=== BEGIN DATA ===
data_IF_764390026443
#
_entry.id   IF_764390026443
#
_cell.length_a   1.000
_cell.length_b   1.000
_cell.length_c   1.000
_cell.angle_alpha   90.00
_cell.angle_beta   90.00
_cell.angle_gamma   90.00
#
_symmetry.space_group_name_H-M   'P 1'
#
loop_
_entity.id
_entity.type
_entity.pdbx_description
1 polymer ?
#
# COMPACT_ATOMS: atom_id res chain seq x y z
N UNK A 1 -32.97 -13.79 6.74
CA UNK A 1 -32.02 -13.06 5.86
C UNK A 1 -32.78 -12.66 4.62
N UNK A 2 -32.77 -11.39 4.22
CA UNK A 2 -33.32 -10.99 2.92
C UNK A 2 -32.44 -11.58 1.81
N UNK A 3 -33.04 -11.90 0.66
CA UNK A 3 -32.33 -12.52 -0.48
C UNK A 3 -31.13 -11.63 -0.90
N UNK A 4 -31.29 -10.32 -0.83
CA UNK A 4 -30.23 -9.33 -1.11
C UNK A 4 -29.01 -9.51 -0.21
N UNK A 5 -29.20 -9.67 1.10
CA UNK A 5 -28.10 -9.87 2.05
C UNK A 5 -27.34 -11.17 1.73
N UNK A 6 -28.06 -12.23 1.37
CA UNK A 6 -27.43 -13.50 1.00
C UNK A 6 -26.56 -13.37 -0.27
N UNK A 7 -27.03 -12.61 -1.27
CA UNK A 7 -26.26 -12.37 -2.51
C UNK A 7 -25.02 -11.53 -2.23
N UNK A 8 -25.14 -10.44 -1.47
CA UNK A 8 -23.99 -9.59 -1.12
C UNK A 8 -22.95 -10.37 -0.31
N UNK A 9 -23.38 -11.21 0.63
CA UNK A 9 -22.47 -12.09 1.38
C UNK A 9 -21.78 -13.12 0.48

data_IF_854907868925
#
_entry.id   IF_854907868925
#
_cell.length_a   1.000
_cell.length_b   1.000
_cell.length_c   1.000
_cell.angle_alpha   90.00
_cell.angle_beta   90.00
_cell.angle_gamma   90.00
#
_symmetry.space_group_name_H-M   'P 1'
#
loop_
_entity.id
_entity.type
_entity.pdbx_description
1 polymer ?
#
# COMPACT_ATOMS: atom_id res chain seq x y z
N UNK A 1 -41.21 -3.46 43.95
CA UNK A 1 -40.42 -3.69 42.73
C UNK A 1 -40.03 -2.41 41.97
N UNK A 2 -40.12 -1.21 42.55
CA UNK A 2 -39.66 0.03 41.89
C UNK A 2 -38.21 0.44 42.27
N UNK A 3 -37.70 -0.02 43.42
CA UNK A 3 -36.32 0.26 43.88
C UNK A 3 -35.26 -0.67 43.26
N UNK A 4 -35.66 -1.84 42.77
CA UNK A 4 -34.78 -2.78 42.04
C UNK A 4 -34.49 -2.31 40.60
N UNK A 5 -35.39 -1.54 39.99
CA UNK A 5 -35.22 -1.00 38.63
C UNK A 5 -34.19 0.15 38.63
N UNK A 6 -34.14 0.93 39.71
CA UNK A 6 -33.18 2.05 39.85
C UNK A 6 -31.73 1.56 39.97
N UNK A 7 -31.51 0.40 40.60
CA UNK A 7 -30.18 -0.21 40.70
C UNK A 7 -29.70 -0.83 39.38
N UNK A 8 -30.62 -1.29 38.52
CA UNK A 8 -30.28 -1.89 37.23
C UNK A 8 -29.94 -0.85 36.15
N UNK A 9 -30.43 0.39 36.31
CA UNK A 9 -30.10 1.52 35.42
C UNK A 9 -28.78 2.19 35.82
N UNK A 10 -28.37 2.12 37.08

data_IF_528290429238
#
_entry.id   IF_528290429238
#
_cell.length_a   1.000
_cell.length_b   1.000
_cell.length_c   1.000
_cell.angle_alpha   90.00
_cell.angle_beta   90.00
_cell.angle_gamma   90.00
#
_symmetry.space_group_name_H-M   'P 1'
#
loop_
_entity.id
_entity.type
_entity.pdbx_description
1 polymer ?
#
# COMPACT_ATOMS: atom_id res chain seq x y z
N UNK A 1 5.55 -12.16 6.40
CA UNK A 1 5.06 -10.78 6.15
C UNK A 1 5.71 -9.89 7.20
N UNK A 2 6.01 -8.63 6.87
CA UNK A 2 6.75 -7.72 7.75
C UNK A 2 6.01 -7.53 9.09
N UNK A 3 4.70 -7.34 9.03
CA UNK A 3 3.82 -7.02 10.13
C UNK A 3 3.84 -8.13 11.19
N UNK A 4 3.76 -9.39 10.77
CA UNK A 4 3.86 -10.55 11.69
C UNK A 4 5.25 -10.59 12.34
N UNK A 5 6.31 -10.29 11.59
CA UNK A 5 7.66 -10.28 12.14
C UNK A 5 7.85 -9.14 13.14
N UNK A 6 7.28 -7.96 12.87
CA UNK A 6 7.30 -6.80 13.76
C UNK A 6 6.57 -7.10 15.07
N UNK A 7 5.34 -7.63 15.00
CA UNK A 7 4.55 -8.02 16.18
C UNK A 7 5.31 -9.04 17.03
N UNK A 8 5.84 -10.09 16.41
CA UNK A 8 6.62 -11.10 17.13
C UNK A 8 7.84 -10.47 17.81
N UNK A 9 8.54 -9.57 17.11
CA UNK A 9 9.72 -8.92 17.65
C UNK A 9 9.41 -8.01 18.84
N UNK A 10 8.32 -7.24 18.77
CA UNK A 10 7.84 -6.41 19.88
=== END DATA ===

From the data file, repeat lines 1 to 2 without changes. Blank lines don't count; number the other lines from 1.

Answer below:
data_IF_764390026443
#